Kwo Ling said...

It's convenient. I can have a text message conversation while working on something else. Although I can think of an example where it is from an emotional disconnect, I think it depends on the intent not the technology.

Amy said...

I think it can depend on the person and the situation. Sometimes a text message can feel very personal - you're both doing something else, but you have a chance to share your thoughts with each other as you're doing it. Sometimes it can feel disconnecting, like the person is avoiding an actual conversation by letting a text or Facebook message suffice. Sometimes being able to write something via email allows you to address concerns that would be hard to bring up in person, which then makes it easier to talk about them in person afterwards.

One of my biggest issues with our current technology is that it creates an expectation of constant availability. I am expected to always be by my phone or my computer and therefore to be able to respond within hours, if not minutes or even seconds, to any communication, and I expect that of other people, not always even consciously. It can hurt more when someone delays or neglects responding to you because you know they have ample opportunity, or that they could easily make that opportunity if they wanted to. And yet I know that I myself delay responses sometimes for perfectly innocuous reasons.

Mark Bowman said...

I'm with Amy on the constant availability expectations. I own a cell phone but most of the time I leave it at home, and occasionally turn it off on the weekends. Friends have complained that I'm hard to get a hold of. My response is that there is a difference between sponteneity and poor planning skills.

My students find out the hard way that I really am not available on Sunday, and emails about work that is due Monday morning don't get read before class.

1) Emails have the advantage and disadvantage of not being in real time. While you can't see or hear the reactions of the person at the other end, you can edit the text and attempt to sound more like yourself and less like an awkward teenager.

2) If I ever get pregnant, I'll announce it on CNN, and you can download my Oprah interview on YouTube.

3) I still buy birthday cards for my parents and siblings. Everyone else gets an electronic greeting. If I really value our friendship, I may enclose a provocative image of me in a bridesmaid's dress.

4) Even if text communication is easier, it's a poor substitute for a face-to-face conversation.

I look forward to chatting with some of you in person on Friday and observing non-verbals clues as to when I've gone on too long.

And yes, I did type this at work.

Katherine said...

Well, you guys have covered it! ;) I also think that any form of electronic communication should be used based on the situation. If I'm dating a guy and he is constantly texting me when he could be calling, I get annoyed. I think a phone call is much better, and though I can also see the benefits of being able to multi-task (with texts), the focus that someone shows with a phone call shows a sense of priority. If someone is important to you, you shouldn't have to fit them in with a quick text message, you should take time out and focus on them alone.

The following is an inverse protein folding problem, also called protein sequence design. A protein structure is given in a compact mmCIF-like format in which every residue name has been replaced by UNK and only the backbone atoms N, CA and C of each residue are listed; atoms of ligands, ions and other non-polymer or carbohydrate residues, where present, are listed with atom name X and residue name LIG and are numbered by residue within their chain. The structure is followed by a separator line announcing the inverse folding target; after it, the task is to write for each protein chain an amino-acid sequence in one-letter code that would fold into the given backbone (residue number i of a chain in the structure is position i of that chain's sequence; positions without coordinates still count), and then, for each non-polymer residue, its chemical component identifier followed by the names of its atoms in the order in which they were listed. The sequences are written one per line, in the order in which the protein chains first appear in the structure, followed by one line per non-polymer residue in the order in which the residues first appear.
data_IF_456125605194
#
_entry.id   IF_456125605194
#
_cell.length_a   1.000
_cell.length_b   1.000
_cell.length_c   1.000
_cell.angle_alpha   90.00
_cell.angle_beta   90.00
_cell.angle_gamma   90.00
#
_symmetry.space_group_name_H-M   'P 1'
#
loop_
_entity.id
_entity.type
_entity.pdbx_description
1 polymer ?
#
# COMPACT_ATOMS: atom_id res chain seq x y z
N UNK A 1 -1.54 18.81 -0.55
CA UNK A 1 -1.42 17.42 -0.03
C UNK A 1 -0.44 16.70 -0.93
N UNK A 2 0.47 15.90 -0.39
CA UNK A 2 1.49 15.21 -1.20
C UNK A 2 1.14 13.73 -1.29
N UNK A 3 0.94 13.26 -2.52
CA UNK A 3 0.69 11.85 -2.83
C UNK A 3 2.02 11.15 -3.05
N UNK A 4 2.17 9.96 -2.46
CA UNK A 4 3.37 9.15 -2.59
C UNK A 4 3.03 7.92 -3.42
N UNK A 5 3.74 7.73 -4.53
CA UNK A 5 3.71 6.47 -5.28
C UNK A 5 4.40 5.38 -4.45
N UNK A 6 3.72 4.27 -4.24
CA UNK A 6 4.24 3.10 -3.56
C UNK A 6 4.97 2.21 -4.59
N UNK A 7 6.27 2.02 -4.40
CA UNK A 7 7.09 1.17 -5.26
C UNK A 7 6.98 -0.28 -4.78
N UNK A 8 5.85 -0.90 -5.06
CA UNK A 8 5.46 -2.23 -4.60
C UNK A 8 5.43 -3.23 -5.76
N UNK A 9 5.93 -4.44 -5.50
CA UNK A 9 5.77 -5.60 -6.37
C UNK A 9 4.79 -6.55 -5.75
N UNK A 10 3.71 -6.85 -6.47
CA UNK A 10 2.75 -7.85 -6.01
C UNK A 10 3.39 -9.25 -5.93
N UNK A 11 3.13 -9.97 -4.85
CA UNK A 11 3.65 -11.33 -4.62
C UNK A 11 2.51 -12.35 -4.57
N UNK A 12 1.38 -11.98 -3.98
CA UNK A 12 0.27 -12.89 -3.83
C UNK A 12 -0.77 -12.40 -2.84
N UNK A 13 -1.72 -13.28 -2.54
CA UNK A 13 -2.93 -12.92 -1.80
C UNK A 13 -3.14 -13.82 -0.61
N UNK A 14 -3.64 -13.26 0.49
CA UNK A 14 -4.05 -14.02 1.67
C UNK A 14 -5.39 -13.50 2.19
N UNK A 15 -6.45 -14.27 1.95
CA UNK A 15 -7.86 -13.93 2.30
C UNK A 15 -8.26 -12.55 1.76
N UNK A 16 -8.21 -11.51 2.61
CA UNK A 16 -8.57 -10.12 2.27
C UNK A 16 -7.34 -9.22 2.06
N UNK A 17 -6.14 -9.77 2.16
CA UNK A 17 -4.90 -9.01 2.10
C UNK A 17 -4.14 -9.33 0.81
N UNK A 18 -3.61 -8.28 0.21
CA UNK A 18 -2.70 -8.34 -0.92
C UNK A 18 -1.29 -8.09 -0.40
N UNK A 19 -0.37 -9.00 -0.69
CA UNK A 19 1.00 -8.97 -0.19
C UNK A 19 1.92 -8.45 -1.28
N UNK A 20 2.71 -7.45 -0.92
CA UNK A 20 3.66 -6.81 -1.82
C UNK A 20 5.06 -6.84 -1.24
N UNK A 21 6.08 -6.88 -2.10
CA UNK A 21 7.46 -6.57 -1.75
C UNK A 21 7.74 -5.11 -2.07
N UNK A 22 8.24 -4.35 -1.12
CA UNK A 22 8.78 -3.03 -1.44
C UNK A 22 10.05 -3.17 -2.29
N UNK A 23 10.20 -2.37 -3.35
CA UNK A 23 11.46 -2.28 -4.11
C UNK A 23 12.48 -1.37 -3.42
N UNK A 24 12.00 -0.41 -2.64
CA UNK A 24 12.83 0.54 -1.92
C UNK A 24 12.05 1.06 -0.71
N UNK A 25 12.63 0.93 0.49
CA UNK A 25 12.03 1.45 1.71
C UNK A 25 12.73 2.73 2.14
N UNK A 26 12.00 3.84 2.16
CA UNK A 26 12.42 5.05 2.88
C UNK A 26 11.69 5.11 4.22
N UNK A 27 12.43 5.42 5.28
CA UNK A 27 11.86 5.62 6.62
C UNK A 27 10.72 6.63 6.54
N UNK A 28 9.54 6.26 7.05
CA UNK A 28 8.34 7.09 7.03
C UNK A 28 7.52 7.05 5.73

I think that important announcements should NEVER be made on Facebook until after you've told family, close friends, and a few peripheries. I prefer word-of-mouth rather than Newsfeed.
As far as cards, I agree with Mark, except for the bridesmaid's dress comment.
Oh, and a first date should always, in my opinion, be asked in person or over the phone. I think the way Leopold handles things in the movie "Kate and Leopold" is a bit of an ideal for me! ;)

Marilyn said...

Ii was just going to suggest that you read Elder Bednar's talk, from a CES Fireside, but I see your first commentor already mentioned that talk. It is soooo good.

Elizabeth Downie said...

Yes, I actually heard that talk when he gave it. You're right - it's REALLY good!!

Grant said...

I agree, I think people should talk on the phone or face to face as much as possible. That degree of separation really makes the whole act of communicating fundamentally different! I know people that will not call you unless it's really important they will only text and I feel a bit put off sometimes. I definitely try not to be, but I just can't help it! Major announcements should be done in person period! E-cards are for co-workers you don't really like or acquaintances only, it's tacky and cheap for a birthday or anniversary card. It's for a middle of the week cheer you up kinda card I think. Just my opinion. Texting doesn't count as a "real" conversation! Call each other more! Call me anytime!!